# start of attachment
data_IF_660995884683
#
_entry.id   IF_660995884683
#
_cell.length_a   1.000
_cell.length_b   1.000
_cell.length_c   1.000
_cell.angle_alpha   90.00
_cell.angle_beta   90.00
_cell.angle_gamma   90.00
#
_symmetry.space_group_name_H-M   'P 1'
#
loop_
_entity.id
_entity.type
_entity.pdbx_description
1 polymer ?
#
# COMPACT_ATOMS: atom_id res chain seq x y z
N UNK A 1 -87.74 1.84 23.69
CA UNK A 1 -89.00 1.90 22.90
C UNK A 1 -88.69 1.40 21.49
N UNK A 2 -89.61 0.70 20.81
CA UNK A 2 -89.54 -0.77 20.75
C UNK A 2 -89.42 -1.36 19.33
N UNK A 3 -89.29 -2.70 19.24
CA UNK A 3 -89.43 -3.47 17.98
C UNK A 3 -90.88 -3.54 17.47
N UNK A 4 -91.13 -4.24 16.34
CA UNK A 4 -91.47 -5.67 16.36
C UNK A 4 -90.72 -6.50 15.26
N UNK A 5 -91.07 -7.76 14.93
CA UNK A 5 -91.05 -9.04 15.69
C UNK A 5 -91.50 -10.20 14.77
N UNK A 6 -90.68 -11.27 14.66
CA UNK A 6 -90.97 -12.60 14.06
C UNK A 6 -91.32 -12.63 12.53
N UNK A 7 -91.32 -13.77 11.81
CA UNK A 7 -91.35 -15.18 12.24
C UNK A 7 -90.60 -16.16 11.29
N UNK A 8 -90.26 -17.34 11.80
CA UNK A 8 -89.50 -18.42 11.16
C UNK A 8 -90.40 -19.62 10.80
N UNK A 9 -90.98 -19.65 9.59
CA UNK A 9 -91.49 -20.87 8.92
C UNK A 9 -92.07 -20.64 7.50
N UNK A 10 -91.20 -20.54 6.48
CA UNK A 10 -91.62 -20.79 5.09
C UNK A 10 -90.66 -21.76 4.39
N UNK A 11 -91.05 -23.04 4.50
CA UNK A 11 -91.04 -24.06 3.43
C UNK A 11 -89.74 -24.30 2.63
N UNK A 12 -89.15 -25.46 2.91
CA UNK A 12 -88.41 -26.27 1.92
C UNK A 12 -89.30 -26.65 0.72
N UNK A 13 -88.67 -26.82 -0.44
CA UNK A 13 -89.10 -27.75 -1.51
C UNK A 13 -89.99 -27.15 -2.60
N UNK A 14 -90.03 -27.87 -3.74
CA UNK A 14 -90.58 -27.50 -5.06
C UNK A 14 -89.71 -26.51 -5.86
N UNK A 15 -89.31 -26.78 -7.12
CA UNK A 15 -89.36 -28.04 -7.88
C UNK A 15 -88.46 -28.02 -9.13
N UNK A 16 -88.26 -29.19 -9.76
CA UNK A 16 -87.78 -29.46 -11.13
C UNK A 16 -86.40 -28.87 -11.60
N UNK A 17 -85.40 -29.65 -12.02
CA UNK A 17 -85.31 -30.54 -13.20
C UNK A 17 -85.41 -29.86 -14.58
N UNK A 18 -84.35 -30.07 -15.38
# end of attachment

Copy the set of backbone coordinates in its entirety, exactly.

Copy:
data_IF_660995884683
#
_entry.id   IF_660995884683
#
_cell.length_a   1.000
_cell.length_b   1.000
_cell.length_c   1.000
_cell.angle_alpha   90.00
_cell.angle_beta   90.00
_cell.angle_gamma   90.00
#
_symmetry.space_group_name_H-M   'P 1'
#
loop_
_entity.id
_entity.type
_entity.pdbx_description
1 polymer ?
#
# COMPACT_ATOMS: atom_id res chain seq x y z
N UNK A 1 -87.74 1.84 23.69
CA UNK A 1 -89.00 1.90 22.90
C UNK A 1 -88.69 1.40 21.49
N UNK A 2 -89.61 0.70 20.81
CA UNK A 2 -89.54 -0.77 20.75
C UNK A 2 -89.42 -1.36 19.33
N UNK A 3 -89.29 -2.70 19.24
CA UNK A 3 -89.43 -3.47 17.98
C UNK A 3 -90.88 -3.54 17.47
N UNK A 4 -91.13 -4.24 16.34
CA UNK A 4 -91.47 -5.67 16.36
C UNK A 4 -90.72 -6.50 15.26
N UNK A 5 -91.07 -7.76 14.93
CA UNK A 5 -91.05 -9.04 15.69
C UNK A 5 -91.50 -10.20 14.77
N UNK A 6 -90.68 -11.27 14.66
CA UNK A 6 -90.97 -12.60 14.06
C UNK A 6 -91.32 -12.63 12.53
N UNK A 7 -91.32 -13.77 11.81
CA UNK A 7 -91.35 -15.18 12.24
C UNK A 7 -90.60 -16.16 11.29
N UNK A 8 -90.26 -17.34 11.80
CA UNK A 8 -89.50 -18.42 11.16
C UNK A 8 -90.40 -19.62 10.80
N UNK A 9 -90.98 -19.65 9.59
CA UNK A 9 -91.49 -20.87 8.92
C UNK A 9 -92.07 -20.64 7.50
N UNK A 10 -91.20 -20.54 6.48
CA UNK A 10 -91.62 -20.79 5.09
C UNK A 10 -90.66 -21.76 4.39
N UNK A 11 -91.05 -23.04 4.50
CA UNK A 11 -91.04 -24.06 3.43
C UNK A 11 -89.74 -24.30 2.63
N UNK A 12 -89.15 -25.46 2.91
CA UNK A 12 -88.41 -26.27 1.92
C UNK A 12 -89.30 -26.65 0.72
N UNK A 13 -88.67 -26.82 -0.44
CA UNK A 13 -89.10 -27.75 -1.51
C UNK A 13 -89.99 -27.15 -2.60
N UNK A 14 -90.03 -27.87 -3.74
CA UNK A 14 -90.58 -27.50 -5.06
C UNK A 14 -89.71 -26.51 -5.86
N UNK A 15 -89.31 -26.78 -7.12
CA UNK A 15 -89.36 -28.04 -7.88
C UNK A 15 -88.46 -28.02 -9.13
N UNK A 16 -88.26 -29.19 -9.76
CA UNK A 16 -87.78 -29.46 -11.13
C UNK A 16 -86.40 -28.87 -11.60
N UNK A 17 -85.40 -29.65 -12.02
CA UNK A 17 -85.31 -30.54 -13.20
C UNK A 17 -85.41 -29.86 -14.58
N UNK A 18 -84.35 -30.07 -15.38